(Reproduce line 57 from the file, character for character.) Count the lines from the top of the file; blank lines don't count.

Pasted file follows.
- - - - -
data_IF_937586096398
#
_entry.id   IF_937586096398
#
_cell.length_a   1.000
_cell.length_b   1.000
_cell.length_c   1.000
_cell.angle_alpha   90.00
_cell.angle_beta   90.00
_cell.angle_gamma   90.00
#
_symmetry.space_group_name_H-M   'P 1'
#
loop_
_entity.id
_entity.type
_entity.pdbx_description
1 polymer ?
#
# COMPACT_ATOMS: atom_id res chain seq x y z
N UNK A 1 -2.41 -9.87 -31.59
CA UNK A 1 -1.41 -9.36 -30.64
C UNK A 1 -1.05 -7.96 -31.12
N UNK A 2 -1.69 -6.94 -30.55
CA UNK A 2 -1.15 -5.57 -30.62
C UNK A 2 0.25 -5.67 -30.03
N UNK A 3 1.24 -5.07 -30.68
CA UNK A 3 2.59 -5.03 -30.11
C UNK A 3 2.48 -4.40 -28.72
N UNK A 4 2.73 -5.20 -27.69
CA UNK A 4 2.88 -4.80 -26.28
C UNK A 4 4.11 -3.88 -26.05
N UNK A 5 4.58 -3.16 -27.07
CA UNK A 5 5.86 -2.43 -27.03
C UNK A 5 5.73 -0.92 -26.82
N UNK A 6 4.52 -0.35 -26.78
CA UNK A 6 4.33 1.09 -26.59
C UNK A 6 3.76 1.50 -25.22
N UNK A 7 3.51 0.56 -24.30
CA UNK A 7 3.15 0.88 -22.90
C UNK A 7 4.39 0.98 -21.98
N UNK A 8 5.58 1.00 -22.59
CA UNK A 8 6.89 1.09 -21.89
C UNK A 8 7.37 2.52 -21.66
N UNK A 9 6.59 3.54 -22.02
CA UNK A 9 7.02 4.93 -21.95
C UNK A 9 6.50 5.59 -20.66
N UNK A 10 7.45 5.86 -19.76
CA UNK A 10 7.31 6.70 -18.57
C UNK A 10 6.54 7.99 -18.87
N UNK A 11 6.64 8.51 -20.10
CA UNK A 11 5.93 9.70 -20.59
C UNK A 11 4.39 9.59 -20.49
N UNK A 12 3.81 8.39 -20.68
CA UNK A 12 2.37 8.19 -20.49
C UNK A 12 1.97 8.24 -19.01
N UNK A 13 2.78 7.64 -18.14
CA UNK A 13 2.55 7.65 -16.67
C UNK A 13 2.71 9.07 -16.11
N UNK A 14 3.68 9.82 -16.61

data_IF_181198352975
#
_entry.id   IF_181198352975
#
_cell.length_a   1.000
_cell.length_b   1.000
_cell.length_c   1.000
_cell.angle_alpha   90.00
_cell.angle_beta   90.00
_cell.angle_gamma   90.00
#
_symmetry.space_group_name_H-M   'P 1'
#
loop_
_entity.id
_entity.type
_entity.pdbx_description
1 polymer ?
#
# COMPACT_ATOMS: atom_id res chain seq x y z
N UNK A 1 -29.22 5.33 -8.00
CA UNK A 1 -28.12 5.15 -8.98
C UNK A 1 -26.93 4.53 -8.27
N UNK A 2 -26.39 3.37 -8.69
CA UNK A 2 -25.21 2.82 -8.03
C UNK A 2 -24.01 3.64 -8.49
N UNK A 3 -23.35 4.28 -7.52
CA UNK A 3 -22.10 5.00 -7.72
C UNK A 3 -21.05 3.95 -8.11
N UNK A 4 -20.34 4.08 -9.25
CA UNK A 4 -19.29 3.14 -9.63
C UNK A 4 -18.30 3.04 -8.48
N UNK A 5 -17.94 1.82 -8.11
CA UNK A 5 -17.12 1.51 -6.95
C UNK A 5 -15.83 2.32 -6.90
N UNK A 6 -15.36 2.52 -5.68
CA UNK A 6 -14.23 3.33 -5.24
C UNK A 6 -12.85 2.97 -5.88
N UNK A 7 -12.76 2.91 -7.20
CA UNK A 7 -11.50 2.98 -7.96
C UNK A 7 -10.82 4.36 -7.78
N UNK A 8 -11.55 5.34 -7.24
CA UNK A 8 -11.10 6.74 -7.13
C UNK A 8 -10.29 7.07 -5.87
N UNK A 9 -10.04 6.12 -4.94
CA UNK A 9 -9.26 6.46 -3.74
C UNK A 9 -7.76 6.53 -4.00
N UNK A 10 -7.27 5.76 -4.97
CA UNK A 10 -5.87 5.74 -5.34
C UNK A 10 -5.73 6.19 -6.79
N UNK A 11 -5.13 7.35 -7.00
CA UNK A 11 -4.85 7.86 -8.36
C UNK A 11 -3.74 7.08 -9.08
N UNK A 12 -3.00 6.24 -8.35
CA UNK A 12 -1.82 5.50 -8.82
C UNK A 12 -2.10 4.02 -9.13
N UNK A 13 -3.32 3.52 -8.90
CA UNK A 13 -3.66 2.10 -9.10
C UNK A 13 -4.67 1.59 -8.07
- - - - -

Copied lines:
N UNK A 13 2.78 7.64 -18.14